Money managers are increasing their cash holdings and reducing allocations to higher risk assets, particularly in the U.S., said Bank of America Merrill Lynch's monthly fund manager survey.
A net 21% of asset allocators reported being overweight cash in May, the highest reading in seven months and up 19 percentage points from April.
While a number of managers remain overweight global equities — a net 47% — that number is down seven percentage points from April.
Appetite for U.S. stocks, in particular, declined in May. A net 19% of respondents reported being underweight U.S. equities compared to a net 12% last month. A net 39% also said they want to underweight the region in the next 12 months.
Managers remain positive on Europe and Japan equities, however, with a net 49% and 42%, respectively, overweight the regions, up three and four percentage points from last month.
Europe also remains the region managers would most like to overweight in the next 12 months.
Managers' outlook on emerging markets also improved in May with a net 6% underweight compared to a net 18% in April.
On bonds, a net 60% of managers are underweight compared to a net 54% last month.
Also, a net 56% of managers believe fixed income is the asset class most vulnerable to volatility in 2015.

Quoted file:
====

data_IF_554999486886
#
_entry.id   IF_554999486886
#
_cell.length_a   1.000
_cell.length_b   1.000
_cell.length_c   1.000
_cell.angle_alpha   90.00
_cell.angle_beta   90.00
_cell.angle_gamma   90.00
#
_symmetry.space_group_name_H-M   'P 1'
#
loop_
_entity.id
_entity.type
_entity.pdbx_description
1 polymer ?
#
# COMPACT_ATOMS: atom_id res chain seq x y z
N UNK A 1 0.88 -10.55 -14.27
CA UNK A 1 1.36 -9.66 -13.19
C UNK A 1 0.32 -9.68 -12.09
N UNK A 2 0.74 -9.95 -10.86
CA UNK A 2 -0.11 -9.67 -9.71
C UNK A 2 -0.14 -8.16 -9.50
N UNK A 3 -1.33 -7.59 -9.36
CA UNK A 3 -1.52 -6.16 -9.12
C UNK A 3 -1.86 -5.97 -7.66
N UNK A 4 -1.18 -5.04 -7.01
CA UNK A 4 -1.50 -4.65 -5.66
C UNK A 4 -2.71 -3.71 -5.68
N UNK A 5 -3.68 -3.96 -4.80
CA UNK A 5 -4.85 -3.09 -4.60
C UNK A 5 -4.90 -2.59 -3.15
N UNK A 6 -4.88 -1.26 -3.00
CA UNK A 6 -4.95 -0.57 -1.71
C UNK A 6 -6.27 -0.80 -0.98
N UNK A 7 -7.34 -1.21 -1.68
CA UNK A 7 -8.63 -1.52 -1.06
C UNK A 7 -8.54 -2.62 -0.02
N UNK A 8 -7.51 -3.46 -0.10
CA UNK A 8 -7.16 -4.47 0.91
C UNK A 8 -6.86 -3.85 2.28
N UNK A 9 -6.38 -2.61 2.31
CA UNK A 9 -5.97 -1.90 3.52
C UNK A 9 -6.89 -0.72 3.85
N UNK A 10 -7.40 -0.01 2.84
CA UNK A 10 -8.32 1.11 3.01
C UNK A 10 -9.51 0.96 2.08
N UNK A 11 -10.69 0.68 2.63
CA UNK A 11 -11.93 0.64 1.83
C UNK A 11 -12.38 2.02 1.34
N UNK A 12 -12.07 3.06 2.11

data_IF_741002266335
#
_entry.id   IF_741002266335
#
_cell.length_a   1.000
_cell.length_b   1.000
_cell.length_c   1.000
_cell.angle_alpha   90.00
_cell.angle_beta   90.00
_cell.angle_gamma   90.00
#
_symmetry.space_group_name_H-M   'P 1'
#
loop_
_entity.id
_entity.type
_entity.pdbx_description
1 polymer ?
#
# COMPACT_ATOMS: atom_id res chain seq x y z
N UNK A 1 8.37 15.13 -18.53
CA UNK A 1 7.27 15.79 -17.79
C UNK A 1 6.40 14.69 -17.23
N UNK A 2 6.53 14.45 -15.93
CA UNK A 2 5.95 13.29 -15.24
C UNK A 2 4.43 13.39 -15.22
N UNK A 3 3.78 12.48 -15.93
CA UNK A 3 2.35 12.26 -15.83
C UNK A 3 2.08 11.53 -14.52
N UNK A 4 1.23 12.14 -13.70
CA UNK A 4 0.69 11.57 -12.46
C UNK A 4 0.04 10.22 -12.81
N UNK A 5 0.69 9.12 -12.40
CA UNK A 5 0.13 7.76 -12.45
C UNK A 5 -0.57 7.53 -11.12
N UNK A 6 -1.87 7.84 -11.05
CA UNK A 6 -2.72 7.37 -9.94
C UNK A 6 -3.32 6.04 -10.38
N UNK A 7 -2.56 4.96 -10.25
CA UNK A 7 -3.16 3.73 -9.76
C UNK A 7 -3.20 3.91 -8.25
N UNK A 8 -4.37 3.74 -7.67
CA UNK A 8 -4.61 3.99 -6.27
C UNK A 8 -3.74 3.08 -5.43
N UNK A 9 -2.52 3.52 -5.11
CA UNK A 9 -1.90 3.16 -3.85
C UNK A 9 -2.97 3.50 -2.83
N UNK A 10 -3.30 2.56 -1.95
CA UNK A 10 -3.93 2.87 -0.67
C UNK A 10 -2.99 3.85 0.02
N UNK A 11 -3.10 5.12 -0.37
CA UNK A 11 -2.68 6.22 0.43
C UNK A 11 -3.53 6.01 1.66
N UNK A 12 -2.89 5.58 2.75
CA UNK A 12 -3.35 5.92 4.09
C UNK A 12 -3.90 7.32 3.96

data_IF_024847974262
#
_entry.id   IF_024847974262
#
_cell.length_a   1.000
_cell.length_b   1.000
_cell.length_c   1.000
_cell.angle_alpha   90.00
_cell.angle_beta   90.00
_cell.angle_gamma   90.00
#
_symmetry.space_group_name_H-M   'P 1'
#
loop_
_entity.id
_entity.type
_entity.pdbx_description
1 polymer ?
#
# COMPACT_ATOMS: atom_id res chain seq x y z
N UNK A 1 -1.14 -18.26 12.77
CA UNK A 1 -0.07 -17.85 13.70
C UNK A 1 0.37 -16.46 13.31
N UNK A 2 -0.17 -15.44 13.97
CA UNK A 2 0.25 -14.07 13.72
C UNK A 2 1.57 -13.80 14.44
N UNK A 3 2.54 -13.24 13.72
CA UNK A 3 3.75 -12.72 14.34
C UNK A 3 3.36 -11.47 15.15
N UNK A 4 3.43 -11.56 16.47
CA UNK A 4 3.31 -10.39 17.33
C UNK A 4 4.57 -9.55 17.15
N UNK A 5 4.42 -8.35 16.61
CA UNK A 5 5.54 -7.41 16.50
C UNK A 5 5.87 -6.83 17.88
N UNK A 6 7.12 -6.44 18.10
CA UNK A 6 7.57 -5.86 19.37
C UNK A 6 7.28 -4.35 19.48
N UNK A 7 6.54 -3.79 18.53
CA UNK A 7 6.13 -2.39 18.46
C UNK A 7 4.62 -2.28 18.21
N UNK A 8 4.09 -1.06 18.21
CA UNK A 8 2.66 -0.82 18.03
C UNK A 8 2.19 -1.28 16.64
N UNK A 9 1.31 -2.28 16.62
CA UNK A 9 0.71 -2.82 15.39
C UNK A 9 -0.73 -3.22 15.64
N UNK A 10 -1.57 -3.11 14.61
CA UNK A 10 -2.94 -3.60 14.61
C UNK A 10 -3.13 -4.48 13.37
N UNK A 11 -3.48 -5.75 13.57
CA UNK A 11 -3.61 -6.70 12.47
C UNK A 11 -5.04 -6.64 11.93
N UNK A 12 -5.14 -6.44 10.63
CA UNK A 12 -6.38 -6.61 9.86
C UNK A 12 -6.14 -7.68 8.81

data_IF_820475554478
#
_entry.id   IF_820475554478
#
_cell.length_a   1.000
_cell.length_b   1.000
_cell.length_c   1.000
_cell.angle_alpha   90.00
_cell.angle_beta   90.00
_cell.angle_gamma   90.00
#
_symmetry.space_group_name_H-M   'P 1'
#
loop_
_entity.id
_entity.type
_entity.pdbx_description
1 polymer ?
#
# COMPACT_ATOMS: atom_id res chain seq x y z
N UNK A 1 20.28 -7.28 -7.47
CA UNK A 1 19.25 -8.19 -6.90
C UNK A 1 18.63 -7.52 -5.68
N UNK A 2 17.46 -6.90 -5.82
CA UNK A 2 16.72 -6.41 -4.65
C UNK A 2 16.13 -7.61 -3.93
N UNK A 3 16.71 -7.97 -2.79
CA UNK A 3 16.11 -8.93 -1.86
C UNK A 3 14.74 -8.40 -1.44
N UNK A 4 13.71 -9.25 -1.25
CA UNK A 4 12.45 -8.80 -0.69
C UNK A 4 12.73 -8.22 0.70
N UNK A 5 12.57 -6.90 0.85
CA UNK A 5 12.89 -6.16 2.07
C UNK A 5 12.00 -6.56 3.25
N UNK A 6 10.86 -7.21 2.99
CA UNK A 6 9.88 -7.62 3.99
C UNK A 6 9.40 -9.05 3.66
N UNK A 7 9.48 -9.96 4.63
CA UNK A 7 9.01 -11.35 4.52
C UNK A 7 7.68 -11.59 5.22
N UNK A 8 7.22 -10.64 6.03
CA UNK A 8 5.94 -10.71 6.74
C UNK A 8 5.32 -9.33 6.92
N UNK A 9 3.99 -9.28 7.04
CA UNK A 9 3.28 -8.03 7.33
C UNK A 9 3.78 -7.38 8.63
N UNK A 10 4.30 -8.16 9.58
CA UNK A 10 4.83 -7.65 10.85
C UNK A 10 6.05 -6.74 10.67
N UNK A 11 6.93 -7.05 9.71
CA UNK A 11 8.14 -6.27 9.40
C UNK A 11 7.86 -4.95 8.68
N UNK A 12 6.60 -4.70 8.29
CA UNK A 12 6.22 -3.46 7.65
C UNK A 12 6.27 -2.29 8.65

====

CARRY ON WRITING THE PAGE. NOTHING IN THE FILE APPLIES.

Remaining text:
Despite these results, May's survey revealed that managers are “still structurally long assets that benefit from higher global growth, higher rates and a stronger U.S. dollar such as Europe, Japan, cyclicals, banks (and) stocks,” said BofA Merrill Lynch in a report on the results.
A net 59% of respondents expect the global economy to strengthen over the next 12 months.
“There is no loss of faith in economic recovery, and positioning still assumes that the U.S. dollar goes up, but doubts are creeping in — hence this jump in allocation to cash,” said Michael Hartnett, chief investment strategist at BofA Merrill Lynch Global Research, in a news release on the results.
May's survey also found that money managers are increasingly divided over the timing of a U.S. rate hike. A net 36% expect the Federal Reserve to raise interest rates in the fourth quarter, compared to a net 45% who expect a rate hike in the third quarter.
The survey of 208 managers with a total of $607 billion in assets under management was conducted April 2-9.